Private construction spending growth has slowed since peaking in 2015 as rising construction costs and moderating real estate fundamentals have dampened the appetite for new development. As private spending has pulled back, however, infrastructure spending has seen a sudden resurgence. Public construction spending is higher by 6% over the last year, the strongest rate of growth since 2009, powered by robust spending at the state and local levels on infrastructure.
As we’ve discussed, rising construction costs can have a tightening effect on supply growth in the commercial real estate market. The PPI index for construction materials is higher by nearly 7% year over year, but the recent decline in lumber prices may indicate that the rapid rise in costs may be topping out. The PPI index for lumber and wood products is now lower by 4% YoY after surging as much as 18% in July.
As we discussed last week, the combination of rising land, materials, and labor costs have compressed homebuilding margins to near-zero for all but the largest national homebuilders. It’s a very different scenario than the pre-recession period as home price appreciation has been driven primarily by rising replacement costs to build rather than pure speculation and credit-fueled demand. Rising construction costs and their impact on raising home prices have had the effect of keeping new home development and supply growth far below the levels normally associated with this level of recent economic growth.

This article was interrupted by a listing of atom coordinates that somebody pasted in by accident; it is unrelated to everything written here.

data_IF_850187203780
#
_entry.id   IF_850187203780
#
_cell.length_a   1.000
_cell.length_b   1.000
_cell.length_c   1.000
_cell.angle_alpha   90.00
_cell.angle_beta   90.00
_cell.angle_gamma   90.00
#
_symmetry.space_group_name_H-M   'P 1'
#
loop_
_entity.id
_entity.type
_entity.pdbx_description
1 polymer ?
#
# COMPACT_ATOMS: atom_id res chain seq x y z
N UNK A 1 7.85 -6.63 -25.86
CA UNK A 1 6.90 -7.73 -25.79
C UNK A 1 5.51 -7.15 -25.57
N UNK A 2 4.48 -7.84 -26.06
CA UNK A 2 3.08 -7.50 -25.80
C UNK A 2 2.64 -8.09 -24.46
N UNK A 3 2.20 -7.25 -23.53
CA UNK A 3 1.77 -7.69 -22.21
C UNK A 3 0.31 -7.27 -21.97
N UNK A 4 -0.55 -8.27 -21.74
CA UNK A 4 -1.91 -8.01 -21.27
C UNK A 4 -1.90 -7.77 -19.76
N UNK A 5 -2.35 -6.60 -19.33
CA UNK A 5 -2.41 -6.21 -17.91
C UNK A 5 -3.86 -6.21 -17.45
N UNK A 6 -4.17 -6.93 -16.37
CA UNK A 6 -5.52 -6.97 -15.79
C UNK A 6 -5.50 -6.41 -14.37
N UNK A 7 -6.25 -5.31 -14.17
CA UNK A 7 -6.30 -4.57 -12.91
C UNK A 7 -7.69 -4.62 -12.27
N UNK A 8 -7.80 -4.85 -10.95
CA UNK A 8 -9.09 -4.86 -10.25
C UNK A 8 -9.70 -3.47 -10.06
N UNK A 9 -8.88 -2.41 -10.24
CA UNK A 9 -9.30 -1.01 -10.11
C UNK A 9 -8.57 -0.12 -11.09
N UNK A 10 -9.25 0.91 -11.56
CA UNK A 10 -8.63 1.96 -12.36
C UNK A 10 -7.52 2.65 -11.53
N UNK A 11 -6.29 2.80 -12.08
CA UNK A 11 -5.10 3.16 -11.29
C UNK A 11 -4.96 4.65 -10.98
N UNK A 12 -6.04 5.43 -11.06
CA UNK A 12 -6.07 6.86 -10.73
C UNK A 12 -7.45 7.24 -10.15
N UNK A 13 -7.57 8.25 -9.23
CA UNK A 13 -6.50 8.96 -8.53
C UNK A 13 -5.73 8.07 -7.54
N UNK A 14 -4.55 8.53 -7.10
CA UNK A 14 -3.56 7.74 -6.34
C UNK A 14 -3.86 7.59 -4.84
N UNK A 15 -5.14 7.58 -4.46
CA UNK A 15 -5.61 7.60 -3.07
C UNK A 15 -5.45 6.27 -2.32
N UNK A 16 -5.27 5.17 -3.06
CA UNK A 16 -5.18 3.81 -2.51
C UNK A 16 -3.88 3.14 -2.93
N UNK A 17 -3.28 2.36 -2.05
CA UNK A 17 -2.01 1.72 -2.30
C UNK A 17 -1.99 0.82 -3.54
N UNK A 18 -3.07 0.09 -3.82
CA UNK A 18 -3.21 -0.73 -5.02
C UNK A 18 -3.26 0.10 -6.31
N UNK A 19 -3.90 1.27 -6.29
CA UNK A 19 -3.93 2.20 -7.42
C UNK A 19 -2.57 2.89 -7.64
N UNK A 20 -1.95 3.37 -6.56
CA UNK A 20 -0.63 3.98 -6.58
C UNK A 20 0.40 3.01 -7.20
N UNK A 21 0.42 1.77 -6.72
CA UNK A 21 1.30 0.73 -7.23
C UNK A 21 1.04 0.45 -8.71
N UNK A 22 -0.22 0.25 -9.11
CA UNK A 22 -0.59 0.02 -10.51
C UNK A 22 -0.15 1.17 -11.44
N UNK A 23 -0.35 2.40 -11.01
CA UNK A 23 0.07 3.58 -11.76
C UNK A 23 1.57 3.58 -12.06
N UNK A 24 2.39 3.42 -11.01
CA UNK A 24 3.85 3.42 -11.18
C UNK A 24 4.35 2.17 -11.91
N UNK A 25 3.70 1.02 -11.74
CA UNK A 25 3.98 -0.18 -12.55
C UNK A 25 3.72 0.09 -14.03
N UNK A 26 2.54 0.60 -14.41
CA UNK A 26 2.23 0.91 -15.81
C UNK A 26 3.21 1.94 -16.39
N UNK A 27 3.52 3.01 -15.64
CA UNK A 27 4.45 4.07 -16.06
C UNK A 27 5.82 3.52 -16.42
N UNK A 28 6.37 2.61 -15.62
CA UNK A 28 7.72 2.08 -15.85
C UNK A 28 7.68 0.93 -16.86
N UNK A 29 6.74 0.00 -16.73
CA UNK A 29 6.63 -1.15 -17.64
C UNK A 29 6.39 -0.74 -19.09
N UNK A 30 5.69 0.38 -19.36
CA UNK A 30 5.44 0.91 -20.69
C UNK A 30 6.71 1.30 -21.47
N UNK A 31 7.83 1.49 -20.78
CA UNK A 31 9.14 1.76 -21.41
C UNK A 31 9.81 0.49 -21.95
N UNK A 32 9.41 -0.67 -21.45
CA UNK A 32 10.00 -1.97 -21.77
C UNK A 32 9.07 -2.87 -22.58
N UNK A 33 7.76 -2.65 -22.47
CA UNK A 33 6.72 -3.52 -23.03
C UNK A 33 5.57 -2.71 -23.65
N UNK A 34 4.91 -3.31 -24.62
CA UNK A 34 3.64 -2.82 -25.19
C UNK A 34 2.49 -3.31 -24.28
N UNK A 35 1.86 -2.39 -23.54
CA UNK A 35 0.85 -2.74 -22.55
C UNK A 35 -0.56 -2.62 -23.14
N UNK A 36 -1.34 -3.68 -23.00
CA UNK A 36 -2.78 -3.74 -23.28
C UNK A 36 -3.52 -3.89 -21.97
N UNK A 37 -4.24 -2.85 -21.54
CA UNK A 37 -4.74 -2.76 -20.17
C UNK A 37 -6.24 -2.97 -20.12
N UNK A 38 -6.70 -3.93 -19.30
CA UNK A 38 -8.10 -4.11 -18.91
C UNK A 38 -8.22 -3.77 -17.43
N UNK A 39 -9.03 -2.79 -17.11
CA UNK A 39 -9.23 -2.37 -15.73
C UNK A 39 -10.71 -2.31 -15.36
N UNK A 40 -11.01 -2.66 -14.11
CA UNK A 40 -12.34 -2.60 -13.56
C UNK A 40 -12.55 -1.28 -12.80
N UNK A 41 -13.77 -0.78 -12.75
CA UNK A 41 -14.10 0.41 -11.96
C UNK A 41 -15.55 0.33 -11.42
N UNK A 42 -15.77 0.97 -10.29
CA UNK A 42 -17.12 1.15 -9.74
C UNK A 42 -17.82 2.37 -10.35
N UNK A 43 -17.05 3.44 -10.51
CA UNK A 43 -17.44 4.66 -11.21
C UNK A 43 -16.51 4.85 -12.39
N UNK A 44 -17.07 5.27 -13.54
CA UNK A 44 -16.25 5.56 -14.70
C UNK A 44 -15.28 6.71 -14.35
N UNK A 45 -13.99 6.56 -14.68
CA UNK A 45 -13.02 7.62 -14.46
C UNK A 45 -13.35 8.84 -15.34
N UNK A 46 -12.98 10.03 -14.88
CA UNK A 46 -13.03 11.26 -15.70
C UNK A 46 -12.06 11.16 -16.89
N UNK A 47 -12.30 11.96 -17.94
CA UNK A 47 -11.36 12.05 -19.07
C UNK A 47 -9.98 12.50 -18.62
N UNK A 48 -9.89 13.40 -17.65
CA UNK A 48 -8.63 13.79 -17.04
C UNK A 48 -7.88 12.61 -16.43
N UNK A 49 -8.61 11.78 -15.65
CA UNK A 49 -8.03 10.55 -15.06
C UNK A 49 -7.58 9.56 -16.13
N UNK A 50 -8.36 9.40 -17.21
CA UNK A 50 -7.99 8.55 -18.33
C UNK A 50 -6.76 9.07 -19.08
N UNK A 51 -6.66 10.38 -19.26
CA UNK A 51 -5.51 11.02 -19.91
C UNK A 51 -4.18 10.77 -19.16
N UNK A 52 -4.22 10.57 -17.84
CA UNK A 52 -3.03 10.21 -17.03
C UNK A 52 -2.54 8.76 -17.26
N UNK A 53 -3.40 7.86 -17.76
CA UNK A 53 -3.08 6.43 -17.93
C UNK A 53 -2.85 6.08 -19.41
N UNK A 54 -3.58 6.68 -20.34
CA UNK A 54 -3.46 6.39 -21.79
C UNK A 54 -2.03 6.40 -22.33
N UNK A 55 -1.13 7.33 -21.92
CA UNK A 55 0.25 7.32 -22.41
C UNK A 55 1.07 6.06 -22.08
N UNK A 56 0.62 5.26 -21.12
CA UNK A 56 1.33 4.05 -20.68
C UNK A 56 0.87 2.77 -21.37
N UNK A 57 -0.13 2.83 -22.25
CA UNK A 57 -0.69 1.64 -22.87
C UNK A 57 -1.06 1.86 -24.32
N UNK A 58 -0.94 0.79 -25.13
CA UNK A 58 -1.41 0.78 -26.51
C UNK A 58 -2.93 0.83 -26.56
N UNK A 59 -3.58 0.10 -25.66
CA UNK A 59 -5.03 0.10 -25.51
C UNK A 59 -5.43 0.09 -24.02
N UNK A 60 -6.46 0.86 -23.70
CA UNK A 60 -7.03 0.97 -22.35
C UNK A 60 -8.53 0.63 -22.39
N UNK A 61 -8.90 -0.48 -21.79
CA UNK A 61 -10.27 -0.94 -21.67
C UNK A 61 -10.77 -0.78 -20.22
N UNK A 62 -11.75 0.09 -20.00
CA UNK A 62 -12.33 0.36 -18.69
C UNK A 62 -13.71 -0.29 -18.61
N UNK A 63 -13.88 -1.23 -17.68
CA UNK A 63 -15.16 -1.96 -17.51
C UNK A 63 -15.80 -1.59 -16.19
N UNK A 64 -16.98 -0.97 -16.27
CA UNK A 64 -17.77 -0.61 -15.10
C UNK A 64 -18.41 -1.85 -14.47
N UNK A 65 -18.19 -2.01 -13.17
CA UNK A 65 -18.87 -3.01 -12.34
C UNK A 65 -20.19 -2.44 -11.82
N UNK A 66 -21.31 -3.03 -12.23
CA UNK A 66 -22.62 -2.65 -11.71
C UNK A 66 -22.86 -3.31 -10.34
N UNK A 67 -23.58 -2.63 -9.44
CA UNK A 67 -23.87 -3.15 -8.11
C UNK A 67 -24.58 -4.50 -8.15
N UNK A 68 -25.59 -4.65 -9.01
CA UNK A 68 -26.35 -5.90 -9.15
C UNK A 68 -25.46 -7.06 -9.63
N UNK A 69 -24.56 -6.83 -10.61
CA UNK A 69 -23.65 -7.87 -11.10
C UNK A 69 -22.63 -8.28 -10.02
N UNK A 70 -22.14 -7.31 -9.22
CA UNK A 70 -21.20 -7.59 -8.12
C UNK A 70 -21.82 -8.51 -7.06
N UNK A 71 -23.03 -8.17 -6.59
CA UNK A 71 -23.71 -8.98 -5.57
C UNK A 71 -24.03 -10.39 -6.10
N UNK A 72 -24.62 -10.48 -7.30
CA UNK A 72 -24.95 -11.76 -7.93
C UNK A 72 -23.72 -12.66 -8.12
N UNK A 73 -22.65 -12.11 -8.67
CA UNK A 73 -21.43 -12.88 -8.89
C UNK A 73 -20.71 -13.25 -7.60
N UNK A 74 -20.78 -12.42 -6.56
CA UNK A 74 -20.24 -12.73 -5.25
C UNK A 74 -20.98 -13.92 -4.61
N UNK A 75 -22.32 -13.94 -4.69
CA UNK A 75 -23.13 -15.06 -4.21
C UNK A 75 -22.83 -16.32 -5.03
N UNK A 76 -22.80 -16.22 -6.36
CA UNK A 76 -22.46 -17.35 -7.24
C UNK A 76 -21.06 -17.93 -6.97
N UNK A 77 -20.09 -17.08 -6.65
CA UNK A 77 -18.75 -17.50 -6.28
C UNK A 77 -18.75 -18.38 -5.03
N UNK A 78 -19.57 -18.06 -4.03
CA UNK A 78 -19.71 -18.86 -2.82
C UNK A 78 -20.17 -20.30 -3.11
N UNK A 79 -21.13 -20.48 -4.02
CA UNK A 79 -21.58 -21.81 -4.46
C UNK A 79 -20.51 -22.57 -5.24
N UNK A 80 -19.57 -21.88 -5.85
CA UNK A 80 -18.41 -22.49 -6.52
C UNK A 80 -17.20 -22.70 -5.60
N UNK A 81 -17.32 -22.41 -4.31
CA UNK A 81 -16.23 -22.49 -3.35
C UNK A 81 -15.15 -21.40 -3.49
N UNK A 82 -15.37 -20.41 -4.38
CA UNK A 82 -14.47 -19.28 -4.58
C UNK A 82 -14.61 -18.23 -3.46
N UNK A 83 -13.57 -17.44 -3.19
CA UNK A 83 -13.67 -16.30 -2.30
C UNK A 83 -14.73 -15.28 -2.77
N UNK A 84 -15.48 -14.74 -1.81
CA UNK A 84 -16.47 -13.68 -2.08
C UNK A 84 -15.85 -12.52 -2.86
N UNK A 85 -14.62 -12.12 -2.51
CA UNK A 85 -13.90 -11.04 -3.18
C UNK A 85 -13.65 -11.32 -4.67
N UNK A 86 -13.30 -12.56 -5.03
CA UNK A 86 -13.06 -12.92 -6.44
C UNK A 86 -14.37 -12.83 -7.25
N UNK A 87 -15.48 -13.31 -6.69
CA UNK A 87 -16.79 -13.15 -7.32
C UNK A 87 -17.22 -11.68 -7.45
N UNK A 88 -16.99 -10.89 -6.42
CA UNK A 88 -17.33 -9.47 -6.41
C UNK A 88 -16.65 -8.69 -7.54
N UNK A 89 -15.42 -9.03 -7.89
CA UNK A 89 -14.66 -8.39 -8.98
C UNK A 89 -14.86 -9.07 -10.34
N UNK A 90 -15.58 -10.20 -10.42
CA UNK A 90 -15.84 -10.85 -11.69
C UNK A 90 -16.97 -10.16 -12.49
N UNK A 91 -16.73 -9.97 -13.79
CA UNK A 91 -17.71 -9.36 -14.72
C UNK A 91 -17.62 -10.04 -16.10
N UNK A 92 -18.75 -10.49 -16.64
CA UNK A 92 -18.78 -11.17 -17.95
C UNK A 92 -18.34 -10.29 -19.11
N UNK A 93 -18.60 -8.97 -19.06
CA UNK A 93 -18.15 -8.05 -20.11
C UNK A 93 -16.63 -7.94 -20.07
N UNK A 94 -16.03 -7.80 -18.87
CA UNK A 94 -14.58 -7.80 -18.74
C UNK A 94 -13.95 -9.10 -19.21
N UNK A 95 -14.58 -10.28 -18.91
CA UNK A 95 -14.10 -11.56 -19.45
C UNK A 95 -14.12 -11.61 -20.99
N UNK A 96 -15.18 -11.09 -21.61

On an inflation-adjusted basis, real construction spending has been flat so far in 2018. The 6-8% average rise in construction costs implies that the majority of the growth in total spending has been the result of higher costs rather than 'real' growth in new supply. For REIT sectors facing supply pressures, the tightening effects of rising construction costs have been good news. Only the residential sector has seen 'real' supply growth in 2018.
Interestingly, the construction labor data has been telling a far more optimistic story. Construction job growth has actually been quite strong in 2018 according to the BLS, led by a reacceleration in residential building jobs, which includes not only new home building but also remodeling and repairs. Considering that nearly all other metrics tracking residential construction activity have inflected downward in recent months, we wonder if there are other factors at play in this data set.
Earnings Season Recap